In the world of water politics, there are few relationships as fraught as the one between the San Diego County Water Authority and its larger rival, the Metropolitan Water District of Southern California.
The groups, two of the country’s largest water agencies, fought each other again and again this year over policies that affect the water supplies of 19 million Californians.
San Diego relies on Metropolitan for most of its water, which Metropolitan brings into Southern California from Northern California and the Colorado River. San Diego is also Metropolitan’s biggest customer and has seats on Metropolitan’s board, which meets in Los Angeles.
The biggest round in the bout went to San Diego, which won $235 million from Metropolitan earlier this year. A judge ruled that Metropolitan charged too much to deliver some water to San Diego from the Colorado River. Metropolitan will appeal that ruling. So far, the two agencies have spent more than $30 million in legal fees on the case.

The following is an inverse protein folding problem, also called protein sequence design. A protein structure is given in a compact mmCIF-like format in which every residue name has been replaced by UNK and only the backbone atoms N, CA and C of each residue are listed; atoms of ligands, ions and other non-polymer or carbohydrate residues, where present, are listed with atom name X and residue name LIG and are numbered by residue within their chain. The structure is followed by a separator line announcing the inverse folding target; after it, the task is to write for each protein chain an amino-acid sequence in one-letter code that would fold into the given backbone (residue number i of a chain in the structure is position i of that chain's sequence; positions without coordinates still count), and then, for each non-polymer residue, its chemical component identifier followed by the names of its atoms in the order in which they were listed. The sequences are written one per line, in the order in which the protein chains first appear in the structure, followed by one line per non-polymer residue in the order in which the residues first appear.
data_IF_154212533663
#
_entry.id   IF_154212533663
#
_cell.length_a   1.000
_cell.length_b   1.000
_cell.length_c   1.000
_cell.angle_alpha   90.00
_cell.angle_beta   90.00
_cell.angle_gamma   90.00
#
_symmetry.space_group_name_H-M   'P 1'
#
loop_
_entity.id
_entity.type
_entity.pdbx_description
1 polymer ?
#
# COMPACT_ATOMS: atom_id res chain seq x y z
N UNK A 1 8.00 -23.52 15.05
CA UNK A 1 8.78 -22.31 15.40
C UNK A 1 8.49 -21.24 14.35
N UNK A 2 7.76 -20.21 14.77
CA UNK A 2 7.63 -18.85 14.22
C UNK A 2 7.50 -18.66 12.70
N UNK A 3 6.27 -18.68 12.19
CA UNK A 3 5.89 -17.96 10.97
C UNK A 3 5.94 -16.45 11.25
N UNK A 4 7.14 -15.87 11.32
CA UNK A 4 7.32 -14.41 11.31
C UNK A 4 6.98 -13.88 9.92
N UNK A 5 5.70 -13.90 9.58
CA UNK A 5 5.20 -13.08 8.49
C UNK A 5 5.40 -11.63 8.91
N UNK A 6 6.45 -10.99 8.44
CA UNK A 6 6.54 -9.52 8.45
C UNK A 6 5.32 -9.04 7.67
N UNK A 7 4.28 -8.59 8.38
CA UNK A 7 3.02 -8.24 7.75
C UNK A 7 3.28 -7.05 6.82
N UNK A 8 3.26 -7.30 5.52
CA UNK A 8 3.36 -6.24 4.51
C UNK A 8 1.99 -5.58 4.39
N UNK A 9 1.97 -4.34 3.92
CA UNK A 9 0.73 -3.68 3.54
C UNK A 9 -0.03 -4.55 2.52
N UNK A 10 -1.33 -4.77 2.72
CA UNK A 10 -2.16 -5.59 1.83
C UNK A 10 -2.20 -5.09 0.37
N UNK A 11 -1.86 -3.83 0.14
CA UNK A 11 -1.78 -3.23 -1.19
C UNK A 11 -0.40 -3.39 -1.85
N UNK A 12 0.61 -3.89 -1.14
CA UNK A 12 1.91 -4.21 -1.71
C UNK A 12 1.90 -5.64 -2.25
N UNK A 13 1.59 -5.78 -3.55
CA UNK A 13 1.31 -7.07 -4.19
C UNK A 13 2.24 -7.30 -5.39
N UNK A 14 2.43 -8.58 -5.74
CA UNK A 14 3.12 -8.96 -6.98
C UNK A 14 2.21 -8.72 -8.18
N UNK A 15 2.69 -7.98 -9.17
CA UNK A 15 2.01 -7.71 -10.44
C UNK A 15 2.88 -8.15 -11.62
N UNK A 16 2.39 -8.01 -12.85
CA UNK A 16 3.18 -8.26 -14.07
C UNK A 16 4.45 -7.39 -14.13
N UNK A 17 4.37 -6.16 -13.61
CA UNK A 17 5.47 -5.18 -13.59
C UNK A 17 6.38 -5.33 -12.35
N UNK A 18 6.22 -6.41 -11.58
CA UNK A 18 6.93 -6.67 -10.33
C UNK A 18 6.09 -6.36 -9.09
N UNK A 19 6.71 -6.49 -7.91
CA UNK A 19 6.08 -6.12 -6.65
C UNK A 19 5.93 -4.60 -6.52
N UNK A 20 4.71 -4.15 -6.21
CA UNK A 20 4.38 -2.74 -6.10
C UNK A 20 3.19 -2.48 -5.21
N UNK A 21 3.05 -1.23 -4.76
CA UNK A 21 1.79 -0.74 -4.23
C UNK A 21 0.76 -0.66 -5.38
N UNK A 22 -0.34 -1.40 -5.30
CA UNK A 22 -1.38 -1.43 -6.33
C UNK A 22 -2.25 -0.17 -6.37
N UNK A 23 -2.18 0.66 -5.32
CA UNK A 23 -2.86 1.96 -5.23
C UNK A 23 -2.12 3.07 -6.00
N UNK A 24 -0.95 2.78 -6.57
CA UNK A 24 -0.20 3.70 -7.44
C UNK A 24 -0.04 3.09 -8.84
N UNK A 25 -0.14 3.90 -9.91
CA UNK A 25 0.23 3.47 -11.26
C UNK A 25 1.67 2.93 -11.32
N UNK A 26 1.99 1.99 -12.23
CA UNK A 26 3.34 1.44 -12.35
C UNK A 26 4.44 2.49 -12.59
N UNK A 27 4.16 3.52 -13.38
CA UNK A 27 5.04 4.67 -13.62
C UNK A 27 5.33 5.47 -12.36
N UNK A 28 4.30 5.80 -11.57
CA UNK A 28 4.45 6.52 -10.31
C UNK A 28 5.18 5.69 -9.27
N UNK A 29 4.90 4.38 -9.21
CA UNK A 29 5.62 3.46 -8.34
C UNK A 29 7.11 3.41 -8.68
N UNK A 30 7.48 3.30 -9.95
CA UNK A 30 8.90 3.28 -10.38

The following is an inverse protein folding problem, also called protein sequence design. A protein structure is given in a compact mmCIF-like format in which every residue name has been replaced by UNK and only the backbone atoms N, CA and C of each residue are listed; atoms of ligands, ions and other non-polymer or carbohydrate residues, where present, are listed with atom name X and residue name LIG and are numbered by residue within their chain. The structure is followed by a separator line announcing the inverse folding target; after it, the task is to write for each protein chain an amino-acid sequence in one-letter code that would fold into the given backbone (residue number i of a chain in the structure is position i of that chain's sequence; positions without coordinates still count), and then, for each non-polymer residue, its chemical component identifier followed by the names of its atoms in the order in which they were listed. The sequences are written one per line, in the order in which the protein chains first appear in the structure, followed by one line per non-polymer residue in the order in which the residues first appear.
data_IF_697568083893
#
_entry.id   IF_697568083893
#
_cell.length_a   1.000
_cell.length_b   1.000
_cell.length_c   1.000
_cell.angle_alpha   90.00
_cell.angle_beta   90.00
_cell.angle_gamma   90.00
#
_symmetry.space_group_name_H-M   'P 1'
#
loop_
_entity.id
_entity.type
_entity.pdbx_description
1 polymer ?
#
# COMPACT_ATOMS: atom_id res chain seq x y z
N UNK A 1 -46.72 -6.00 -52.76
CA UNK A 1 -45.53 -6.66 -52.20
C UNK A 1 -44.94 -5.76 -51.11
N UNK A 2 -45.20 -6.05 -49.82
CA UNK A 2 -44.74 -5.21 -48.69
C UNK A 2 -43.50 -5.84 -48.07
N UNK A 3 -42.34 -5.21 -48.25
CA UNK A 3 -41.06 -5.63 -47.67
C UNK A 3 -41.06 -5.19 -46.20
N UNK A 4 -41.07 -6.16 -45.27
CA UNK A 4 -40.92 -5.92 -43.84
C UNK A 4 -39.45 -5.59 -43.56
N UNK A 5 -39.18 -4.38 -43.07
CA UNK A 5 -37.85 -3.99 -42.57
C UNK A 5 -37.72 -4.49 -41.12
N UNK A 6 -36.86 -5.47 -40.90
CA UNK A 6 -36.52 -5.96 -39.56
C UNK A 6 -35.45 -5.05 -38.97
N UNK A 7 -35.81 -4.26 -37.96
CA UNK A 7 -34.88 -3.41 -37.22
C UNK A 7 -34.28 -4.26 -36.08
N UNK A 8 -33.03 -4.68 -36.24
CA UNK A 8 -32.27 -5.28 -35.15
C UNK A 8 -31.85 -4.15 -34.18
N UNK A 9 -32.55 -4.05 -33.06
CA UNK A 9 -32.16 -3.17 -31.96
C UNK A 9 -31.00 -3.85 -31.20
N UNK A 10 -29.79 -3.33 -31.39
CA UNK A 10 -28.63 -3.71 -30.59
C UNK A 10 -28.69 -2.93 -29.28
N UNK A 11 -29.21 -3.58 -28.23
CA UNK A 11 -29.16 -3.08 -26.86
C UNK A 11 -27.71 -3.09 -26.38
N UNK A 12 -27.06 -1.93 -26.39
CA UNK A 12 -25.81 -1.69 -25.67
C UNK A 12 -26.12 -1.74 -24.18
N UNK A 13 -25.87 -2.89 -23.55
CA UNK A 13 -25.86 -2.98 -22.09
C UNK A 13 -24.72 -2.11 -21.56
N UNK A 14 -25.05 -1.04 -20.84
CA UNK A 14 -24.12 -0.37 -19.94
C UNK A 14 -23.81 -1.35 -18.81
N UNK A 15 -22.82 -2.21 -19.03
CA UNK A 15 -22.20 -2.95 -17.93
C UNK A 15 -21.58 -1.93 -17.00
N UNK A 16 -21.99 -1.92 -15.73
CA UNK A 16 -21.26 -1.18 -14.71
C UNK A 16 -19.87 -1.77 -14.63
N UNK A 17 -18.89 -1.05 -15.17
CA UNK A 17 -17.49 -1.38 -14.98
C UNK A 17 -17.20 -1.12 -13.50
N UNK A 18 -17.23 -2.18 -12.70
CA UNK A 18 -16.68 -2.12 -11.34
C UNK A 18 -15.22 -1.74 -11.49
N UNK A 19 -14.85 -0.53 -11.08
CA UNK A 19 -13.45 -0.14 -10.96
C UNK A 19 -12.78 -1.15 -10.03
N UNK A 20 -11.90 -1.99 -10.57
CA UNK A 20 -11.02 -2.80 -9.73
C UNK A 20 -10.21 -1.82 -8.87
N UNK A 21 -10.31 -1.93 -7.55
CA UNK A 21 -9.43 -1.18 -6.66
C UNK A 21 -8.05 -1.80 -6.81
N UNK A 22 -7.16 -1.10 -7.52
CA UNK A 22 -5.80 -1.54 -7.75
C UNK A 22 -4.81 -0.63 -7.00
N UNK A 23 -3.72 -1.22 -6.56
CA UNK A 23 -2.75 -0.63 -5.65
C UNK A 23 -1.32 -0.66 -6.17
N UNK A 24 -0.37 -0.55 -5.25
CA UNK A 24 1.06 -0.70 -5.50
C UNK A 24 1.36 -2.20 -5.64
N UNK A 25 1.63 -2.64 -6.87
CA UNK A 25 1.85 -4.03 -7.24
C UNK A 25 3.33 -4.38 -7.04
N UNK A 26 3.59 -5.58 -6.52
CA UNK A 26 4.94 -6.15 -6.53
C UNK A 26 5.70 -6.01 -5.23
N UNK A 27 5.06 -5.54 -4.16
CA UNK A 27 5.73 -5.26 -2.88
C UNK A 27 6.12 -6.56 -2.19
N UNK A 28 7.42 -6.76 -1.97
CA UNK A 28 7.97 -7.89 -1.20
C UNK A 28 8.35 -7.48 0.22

That case got a lot of attention, but some smaller fights did not, even though they also involve hundreds of millions of dollars and affect long-term relationships that may determine who has water and who does not.
According to the County Water Authority, its representatives to the Metropolitan Board of Directors did not support about a fifth of the 140 or so actions the board considered in 2015. Over the year, the San Diego delegation also sent 20 letters to the rest of Metropolitan’s board, expressing concerns about some of these actions. Sometimes, San Diego was able to win support from other Metropolitan board members. Often it was not.